The stock markets reopen today, too, and we’ll not venture any guess about that how turns out. There are stock markets all over the crazy planet, each reacting to their own internal craziness as well as the craziness elsewhere, but on the other hand the American economy is still on a sluggish but upward trajectory and the unemployment rate is still low and the resulting interest rate increases are well within historic norms, but on yet another hand there are trade wars and all sorts of other populist uncertainties afoot. In any case, we’ll hope for the best and expect the worst.
Meanwhile, on the domestic political news front we civic-minded citizens are obliged to follow, there’s already enough pent-up news to fill a year. The special counsel’s investigation into the “Russia thing” surely will shortly start announcing more subpoenas and indictments and guilty pleas, the newly-installed Democratic majorities on all those House investigative committees will no doubt begin making their own trouble, and all the “fake news” will make hay of it. Along with the ongoing scandals about alleged trysts porn stars and Playboy playmates and all the resulting alleged campaign law violations, as well as the other scandals and hubbub-causing “tweets” that can be counted on, we expect this to be a busy year for for Trump’s apologists.
The rest of the world doesn’t offer much hope, either, with the Russian-Iranian-Syrian axis poised to take control of a big chunk of the Middle East, Trump-ian populist and protectionist and unabashedly nationalist movements gaining power around the globe, and the weenie sort of semi-socialistic parties resembling America’s current Democratic are faltering elsewhere. For now Trump is relying on an acting Secretary of Defense with no military experience, following the resignation of the four-star general who told the public that his four decades of immersion in foreign policy led him disagree with Trump’s gut instincts about America’s international alliances, and for now we’re inclined to worry that the four-general is right.
Even so, we’ll hope for the best and know for sure that things could be worse.
The temperatures didn’t top the low-30s today here in Kansas, by the time we dropped by Kirby’s Beer Store after sunset for a procrastinating swig before another damned year the wind chill was down in the teens, and oh how we hate this time of year. Except for a bearded and burly and very friendly bartender and a charmingly crabby old homosexual there was no one else to enjoy the cranked-up if ratchety old furnace, but we were soon joined by three rather short and squat and heavily-adorned but somehow attractive in a young hipster sort of way women and a young hipster man, who introduced themselves as the evening’s band, whose name we already forget. Hoping to show them the gracious hospitality one can expect at Kirby’s Beer Store and Wichita and Kanas in general, we asked where they were from, and they replied that they lived in North Dakota. In that case we didn’t feel obliged to apologize for the bad weather, as the wind chills are  in the minus-20s up there, and they all remarked about how balmy they found it down here.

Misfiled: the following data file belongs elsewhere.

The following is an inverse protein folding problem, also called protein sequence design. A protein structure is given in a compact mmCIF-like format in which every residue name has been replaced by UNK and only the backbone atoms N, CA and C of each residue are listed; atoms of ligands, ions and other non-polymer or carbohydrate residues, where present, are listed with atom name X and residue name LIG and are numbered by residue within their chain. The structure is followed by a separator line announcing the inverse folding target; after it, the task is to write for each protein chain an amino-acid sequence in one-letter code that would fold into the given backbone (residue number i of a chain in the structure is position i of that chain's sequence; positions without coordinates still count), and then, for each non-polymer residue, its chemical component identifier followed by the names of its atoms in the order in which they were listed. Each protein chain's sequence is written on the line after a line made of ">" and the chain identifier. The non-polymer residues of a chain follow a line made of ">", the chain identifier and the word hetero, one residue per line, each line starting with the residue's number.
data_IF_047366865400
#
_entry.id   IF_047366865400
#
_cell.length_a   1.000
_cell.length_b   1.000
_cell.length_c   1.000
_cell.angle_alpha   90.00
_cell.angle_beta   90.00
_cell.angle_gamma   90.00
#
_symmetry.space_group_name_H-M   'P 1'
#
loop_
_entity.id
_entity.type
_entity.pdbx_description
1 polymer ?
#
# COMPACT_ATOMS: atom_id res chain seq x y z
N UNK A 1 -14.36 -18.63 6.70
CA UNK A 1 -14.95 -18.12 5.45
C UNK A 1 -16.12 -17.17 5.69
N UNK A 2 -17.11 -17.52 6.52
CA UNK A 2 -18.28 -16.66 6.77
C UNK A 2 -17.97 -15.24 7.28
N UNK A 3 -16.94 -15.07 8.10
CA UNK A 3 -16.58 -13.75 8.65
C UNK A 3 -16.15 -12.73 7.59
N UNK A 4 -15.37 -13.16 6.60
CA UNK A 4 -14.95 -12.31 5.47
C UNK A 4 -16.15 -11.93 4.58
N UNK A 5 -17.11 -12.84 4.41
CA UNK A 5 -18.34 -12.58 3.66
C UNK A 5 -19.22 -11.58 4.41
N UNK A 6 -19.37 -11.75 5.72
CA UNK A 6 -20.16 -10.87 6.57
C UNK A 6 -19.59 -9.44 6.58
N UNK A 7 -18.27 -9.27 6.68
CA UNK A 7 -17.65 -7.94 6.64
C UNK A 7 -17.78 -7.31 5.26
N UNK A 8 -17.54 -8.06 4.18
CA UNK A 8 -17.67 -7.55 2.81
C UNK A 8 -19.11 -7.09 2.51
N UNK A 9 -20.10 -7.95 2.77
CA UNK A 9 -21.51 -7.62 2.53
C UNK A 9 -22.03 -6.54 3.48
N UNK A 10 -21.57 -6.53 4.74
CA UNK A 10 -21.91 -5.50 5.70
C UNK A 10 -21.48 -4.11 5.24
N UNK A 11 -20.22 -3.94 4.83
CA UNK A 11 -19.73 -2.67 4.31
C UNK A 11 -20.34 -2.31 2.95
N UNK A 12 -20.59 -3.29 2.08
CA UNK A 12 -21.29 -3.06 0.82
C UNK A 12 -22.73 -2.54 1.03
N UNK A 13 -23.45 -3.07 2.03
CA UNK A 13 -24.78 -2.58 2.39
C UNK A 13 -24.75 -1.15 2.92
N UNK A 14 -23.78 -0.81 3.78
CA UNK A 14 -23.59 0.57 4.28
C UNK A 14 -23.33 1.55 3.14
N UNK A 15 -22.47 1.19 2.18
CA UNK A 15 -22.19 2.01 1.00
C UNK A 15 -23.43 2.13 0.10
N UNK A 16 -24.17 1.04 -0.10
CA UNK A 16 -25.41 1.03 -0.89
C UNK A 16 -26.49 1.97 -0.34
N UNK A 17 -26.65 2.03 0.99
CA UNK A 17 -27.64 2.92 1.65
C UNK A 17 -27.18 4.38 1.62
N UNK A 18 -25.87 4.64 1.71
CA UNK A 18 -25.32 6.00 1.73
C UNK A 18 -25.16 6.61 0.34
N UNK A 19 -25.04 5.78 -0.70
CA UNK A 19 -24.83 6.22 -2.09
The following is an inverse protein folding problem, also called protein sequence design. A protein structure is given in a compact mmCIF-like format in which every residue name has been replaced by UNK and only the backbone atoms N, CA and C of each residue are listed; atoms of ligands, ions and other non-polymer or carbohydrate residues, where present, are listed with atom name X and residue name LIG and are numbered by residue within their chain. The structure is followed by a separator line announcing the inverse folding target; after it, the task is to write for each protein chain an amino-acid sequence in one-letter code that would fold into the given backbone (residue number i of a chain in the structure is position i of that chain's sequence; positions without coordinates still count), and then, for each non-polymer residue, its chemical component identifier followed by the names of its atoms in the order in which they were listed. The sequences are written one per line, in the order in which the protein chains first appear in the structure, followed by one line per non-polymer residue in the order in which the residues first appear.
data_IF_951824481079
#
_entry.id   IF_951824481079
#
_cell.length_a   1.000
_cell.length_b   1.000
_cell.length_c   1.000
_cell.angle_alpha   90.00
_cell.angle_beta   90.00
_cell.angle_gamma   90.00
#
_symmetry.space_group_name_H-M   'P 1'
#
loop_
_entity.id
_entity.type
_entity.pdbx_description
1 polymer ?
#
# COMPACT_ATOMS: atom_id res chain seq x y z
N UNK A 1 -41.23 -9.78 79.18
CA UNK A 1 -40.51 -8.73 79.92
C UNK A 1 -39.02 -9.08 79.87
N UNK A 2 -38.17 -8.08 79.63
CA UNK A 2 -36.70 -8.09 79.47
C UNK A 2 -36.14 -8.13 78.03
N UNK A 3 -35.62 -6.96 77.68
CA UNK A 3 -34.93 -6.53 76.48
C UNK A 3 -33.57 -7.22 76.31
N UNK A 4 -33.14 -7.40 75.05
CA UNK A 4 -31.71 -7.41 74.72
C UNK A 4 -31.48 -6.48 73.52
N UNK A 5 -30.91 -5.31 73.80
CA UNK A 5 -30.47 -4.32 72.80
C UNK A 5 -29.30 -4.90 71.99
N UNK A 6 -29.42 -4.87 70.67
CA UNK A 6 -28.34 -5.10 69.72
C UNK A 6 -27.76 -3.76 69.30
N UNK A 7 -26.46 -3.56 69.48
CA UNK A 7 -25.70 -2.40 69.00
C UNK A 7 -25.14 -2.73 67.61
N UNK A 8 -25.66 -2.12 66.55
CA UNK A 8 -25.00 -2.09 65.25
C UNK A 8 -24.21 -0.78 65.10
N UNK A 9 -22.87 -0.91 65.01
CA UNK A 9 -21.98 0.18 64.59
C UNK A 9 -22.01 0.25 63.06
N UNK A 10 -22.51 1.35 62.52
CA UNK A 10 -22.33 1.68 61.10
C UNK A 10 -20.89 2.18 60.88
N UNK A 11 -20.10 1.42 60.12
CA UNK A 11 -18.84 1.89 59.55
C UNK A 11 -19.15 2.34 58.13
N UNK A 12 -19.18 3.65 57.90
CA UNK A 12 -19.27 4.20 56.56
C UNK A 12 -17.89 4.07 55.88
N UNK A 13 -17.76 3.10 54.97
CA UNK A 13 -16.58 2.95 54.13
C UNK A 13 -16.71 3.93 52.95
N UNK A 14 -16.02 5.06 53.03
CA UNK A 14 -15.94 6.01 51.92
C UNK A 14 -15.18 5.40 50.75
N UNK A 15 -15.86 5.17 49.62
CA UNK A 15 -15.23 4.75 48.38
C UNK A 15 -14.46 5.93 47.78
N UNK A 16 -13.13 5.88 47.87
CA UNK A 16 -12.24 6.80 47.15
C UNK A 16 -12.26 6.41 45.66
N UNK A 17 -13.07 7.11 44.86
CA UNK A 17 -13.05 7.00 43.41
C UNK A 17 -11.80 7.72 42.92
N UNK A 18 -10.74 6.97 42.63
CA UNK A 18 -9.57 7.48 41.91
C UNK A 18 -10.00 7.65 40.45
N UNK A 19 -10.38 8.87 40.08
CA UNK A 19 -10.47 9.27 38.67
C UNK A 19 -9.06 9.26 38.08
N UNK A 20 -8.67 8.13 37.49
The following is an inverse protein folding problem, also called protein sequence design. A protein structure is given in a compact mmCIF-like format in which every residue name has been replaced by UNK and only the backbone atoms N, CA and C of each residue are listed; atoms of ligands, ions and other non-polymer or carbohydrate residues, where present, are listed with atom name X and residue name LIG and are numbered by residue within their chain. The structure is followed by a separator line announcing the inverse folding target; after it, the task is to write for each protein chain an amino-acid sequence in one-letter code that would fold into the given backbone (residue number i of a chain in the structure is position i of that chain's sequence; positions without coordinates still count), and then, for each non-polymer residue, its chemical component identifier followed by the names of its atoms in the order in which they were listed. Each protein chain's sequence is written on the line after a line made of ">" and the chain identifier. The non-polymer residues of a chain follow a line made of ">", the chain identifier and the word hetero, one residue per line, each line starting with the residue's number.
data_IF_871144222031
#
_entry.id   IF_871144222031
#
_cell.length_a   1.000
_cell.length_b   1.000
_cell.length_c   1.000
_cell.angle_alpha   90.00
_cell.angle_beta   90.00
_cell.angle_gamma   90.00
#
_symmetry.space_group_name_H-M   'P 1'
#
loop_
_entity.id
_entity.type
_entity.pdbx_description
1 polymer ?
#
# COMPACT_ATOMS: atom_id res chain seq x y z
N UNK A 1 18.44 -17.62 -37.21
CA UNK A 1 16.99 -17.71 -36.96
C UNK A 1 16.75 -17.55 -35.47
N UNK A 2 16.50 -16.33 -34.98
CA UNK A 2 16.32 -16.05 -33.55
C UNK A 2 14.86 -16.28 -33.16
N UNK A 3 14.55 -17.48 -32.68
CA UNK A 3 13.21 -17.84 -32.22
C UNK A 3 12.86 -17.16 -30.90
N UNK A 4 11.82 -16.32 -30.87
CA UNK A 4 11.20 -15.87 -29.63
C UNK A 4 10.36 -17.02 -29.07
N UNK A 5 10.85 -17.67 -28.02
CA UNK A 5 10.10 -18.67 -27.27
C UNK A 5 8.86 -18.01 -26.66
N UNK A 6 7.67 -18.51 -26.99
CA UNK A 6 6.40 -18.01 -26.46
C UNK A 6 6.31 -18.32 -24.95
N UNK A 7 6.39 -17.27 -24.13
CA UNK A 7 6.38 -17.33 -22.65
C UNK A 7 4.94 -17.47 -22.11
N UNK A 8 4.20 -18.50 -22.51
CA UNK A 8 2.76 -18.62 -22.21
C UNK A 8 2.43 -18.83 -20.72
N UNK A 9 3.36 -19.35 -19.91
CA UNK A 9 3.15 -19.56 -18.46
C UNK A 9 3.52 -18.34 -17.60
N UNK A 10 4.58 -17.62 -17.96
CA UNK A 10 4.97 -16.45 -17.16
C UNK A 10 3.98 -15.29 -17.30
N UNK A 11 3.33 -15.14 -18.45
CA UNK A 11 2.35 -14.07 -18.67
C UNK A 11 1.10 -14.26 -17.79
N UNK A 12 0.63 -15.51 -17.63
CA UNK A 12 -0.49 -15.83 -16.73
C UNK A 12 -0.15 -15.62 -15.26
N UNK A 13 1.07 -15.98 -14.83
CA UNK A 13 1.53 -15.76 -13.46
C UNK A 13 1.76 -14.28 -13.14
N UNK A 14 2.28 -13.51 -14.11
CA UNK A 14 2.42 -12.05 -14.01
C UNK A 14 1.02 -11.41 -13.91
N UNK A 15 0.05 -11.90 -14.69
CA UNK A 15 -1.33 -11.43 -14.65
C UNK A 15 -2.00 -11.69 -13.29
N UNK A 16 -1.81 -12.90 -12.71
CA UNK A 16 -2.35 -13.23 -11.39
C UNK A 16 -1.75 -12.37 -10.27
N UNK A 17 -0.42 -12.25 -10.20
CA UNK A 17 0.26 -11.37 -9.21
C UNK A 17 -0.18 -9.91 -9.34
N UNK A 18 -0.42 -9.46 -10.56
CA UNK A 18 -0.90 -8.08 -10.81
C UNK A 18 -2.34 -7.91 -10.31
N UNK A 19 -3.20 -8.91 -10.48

Better to begin our new year here rather than in North Dakota, we suppose, and we certainly wouldn’t trade places with Trump.

— Bud Norman

On the Night After Christmas

Here’s hoping you all had a merry Christmas, or at least a merrier one that President Donald Trump seems to have had. For Trump, who was forced by public relations reasons to forestall a planned golfing vacation at his ritzy Mar-a-Lago resort in sunny south Florida, it wasn’t so much a Christmas as it was a “Festivus.”
Fans of the classic “Seinfeld” sit-com will recall that “Festivus” was a holiday the George Costanza character’s cranky father invented as an alternative to Christmas, and was devoted to the “airing of grievances” and “feats of strength.” Our cranky president spent most of Christmas Eve and Christmas airing a wide variety grievances via “Twitter” and a rare Christmas news conference, about everything from the damned Democrats to the special counsel investigation into the “Russia thing” to the alleged idiot that Trump appointed to chair the Federal Reserve, and trying his best to convince the public the he’s far stronger than any of them.
Although we try our best to ignore the news on Christmas Eve and Christmas, we read and watched enough that we were not convinced.